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Lesson 3 Remote procedure call
Objective Define and explain remote procedure call.

Remote Procedure Call

When users access NFS volumes, simple commands, like ls, must appear to retrieve remotely stored information over the network. However, ls does not understand networks at all; it just asks the kernel for a directory's contents, formats the results, and displays them. There must be some transparent mechanism handling the network communications. Here, the kernel sees that the directory is mounted over NFS and makes a Remote Procedure Call (RPC).


When Linux needs a server to perform a service like accessing an NFS volume, it sends an RPC request packet to the server. The client then waits a predetermined amount of time before making the request again. Meanwhile, the server tries to perform the requested job and reply to the client with the results. Every single command does not need to know how to handle NFS; each command simply requests information from the kernel or appropriate daemon, which makes the RPC. The following SlideShow summarizes the process used to retrieve NFS information for the ls command from a server.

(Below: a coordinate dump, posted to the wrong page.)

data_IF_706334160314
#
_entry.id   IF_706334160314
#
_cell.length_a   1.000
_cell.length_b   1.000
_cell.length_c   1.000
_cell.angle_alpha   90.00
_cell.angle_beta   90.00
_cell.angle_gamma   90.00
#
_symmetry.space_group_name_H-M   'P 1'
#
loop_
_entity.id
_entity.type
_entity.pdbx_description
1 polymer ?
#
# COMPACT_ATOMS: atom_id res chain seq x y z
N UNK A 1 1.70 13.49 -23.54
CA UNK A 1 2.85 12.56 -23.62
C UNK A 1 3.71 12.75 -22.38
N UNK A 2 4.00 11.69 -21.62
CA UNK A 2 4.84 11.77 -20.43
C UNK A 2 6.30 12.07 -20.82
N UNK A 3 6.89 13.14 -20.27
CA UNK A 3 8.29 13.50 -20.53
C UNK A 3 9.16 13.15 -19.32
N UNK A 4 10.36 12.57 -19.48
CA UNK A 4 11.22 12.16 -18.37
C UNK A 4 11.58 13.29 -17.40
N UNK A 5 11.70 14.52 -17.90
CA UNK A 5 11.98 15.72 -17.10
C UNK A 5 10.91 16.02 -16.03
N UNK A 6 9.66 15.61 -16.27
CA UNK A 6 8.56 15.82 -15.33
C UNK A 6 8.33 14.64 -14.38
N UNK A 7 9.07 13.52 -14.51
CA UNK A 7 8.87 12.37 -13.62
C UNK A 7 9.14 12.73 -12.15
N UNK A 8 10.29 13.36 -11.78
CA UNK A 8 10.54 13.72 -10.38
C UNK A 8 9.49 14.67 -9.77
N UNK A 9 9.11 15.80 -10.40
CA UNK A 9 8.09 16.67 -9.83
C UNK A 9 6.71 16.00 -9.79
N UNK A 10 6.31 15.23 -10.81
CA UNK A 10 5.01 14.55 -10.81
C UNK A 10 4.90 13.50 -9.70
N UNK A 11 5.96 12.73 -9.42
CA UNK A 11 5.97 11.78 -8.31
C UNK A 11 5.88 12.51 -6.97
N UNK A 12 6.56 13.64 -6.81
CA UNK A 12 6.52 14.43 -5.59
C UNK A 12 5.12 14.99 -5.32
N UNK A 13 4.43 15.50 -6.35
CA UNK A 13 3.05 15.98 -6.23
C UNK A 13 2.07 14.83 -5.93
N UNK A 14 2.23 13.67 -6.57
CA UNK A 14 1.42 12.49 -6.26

Red Hat Reference

Remote Procedure Call
One caveat to the RPC process is that the server and client must be running their respective portmap daemons. The daemons set up the communication channels between the RPC client and server. The next lesson shows you how to use the mount command to access NFS shares.

RPC NFS - Quiz

Before moving on to the next lesson, click the Quiz link below to review the basics of RPC and NFS.
RPC NFS - Quiz